centage of hogs is marketed in any
one month price stabilization and con
trol cannot succeed, and It is certain
that producers themselves can contri
bute 'materially to the efforts of the
conferences If they will do tbelr mark
eting in as normal a way as possible.
The whole situation as existing at
present demands a frank and explicit
assurance from the conferees repre
sented namely, that every possible
effort will be made to maintain a live'
hog price commensurate with swine
production costs and reasonable sell-j
ing values in execution of the declar
ed policy of the Food Administration
to use every agency in its control to
secure justice to the farmer.
The stabilization methods "doptedr
for November represent t beat J
forts of the conference, c acuxretf iik
by the Foo4 Administrate fod &
pcui coumnr mixta, tbyoit, n. o
I Livestock Subcommittee of the Agri
colturali Advisory Board, together
with special swine members and the
' representatives of the packers, to im
prove the present unsatisfactory situ-
' ation, which has unfortunately result-
; ed because of the injection of uncon-
1 4. II LI . . J
We 'ask "the producer to co-operate
with us In a 'most difficult task.
The members of the Conference
were: ' , '.
Producers H. C. Stuart, Elk Gar
den, Va., Chairman Agricultural Ad
visory Board ; W. M. McFadden, Chi
cago, 111.; A: Sykes, Ida Grove, la.;
John M. Evvard, Ames, Ja. ; J. H. Mer
cer, Live Stock. Commission for Kan
sas ; J, G. Brown, Monon, Ind. E. C.
Brown, President Chicago Livestock
Exchange; N. H. Gentry, Sedalia, Mo. ;
John Grattan Broomfield, Colo.; Eu--
gene Funk, Bloomington, 111.; Isaac
Lincoln, Aberdeen, S. D. ; C. W. Hunt
Logan, la.; C. E. Yancey, W. B. Dod
son. Food Adminlstration--Herbert Hoo
ver, F. S. Snyder Major E. L. Egy, G.
Department of Agriculture Louis
D. Hall, F. R. Marshall.
The packers present and others
sharing In foreign orders were repre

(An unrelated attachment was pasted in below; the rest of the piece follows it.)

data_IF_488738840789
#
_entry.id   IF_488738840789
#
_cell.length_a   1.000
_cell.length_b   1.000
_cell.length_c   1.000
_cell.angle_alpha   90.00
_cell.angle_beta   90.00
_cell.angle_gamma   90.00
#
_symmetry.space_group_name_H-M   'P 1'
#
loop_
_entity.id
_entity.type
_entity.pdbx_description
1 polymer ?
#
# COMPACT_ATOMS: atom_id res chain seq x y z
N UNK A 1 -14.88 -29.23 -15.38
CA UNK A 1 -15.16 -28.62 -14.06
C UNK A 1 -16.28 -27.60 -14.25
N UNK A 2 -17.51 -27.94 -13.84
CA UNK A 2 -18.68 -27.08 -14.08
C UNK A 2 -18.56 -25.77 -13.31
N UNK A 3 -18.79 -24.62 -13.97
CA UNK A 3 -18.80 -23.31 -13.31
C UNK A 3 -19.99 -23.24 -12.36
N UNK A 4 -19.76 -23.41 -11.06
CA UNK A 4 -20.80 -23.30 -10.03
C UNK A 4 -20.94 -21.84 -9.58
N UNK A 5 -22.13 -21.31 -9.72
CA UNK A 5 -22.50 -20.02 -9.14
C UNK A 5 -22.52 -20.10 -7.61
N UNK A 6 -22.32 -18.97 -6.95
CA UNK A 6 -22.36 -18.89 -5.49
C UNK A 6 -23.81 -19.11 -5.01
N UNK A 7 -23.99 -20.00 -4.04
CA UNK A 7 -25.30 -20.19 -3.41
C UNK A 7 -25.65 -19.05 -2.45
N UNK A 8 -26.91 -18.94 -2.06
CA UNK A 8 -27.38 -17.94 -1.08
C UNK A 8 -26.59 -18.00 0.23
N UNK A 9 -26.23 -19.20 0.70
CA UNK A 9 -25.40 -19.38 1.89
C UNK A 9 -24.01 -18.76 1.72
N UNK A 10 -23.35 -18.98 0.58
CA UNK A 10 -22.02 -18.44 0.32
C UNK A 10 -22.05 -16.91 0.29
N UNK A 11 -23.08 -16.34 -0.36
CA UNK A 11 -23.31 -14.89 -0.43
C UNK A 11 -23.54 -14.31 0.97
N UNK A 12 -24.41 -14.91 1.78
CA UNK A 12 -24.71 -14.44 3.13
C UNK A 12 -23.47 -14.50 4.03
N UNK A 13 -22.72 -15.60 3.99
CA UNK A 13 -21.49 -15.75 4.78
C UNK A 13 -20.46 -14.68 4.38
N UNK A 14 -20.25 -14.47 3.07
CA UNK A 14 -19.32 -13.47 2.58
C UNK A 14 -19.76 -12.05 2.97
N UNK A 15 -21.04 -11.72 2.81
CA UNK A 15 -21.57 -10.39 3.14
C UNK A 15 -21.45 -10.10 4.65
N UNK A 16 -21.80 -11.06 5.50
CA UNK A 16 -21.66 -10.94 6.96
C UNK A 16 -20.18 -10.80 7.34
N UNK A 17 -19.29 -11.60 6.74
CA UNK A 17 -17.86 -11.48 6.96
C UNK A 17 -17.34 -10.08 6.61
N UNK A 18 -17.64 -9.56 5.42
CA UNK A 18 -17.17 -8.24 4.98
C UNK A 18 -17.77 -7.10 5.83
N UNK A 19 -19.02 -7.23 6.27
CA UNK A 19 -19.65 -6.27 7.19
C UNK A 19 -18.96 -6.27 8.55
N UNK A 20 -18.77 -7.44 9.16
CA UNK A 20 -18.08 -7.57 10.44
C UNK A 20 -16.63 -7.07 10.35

sented by the elected packers' commit
tee. Those represented were : .
Packers Armour & Co Chicago,
111. ; Cudahy Packing Co., Chicago, 111. ;
Morris & Co., Chicago, HI. ; Swift &
Co., Chicago, HI.; Wilson & Co., Chica
go, ni.; John Agar Co., Chicago, 111.;
Armstrong Packing Co., Dallas, Tex.;
Boyd Dunham & Co., Chicago, 111. ;
Brennan Packing Co., Chicago, 111.;
Cincinnati Abattoir Co., Cincinnati,
O.; Cleveland Provisions Co., Cleve
land, O. ; Cudahy Bros. Co., Cudahy,
Wis. ; J. Dold Packing Co., Buffalo, N.
T. ; Dunlevy Packing Co., Pittsburg,
Pa. ; J. E. Decker & Sons, Mason City,
la.; Evansville Packing Co., Evans
vllle, Ind. ; East Side Packing Co., East
St Louis, 111. ; Hammond Standish &
Co., Detroit Mlch ; G. A. Hormel St
Co., Austin, Minn.; Home Packing &
Ice Co., Terre Haute, Ind. ; Independ
ent Packing Co Chicago, 111. ; Indian
apolis Abattoir Co., Indianapolis. Ind.;
International Provision Co., Brooklyn,
N. Y. ; Interstate Packing Co., Winona,
Minn.; Iowa Packing Co., Des Moines,
la.; Powers Begg Co., Jacksonville,
111. ; Kingan & Co., Indianapolis, Ind. ;
Krey Packing Co., St Louis, Mo. ; Lake
Erie Provision Co., Cleveland, O. ; Lay
ton Co., Milwaukee, Wis. ; Oscar Mayer
& Bro., Sedgwick and Beethoven
streets, Chicago, 111. ;' J. T. McMillan
Co., St Paul, Minn.; Miller & Hart
Chicago, 111. ; J. Morrell & Co., Ottum
wa, la. ; Nuckolls Packing Co., Pueblo,
Cok.; Ogden Packing and Provision
Co., Ogden, Utah ; Ohio' Provision Co.,
Cleveland, O. ; Parker Webb & Co., De
troit Mich.; Pittsburg Packing and
Provision Co., Pittsburg, Pa.; Rath
Packing Co., Waterloo, la. ; Roberts &
Oake, Chicago, 111. ; Rohe & Bros., New
York City; W. C. Routh & Co., Logans
port, Ind.; St Louis Ind. Packing Co.,
St Louis, Mo.; Sinclair & Co., T. M.
Cedar Rapids, la.; Sullivan & Co., De
troit Mich. ; Theurer-Norton Provision
Co., Cleveland, O. ; Wilson Provision
Co., Peoria, 111.; Western Packing and
Provisioa Co Chicago, 111.; Charles
Wolff Packing Co., Topeka, Kan.
cNcMT AuLN I bLAMtU
FOR POOR WHEAT CROP ?
Salem, O. Enemy agents are
blamed for an Insect pest which
has reduced Butler township's
bumper wheat crop tomuch less
than normal. The ravages of
the insect have been tremen
dous. Last winter the farmers
now remember an aged man of
German extraction was ob-
v served wandering about the
lownsnip visiting wneat fields
to the exclusion of others, and
apparently diffjrinir in them with
r his hands, as if burying some-
. . .
j thing in the soil.
OWN PUNS SLAY FOE
Yankees Take Weapons and
Turn Them on Hun.
Run Out of Ammunition and Make
Night Raid on Trenches
With the American Army in France.
Turning "Heinle's" own machine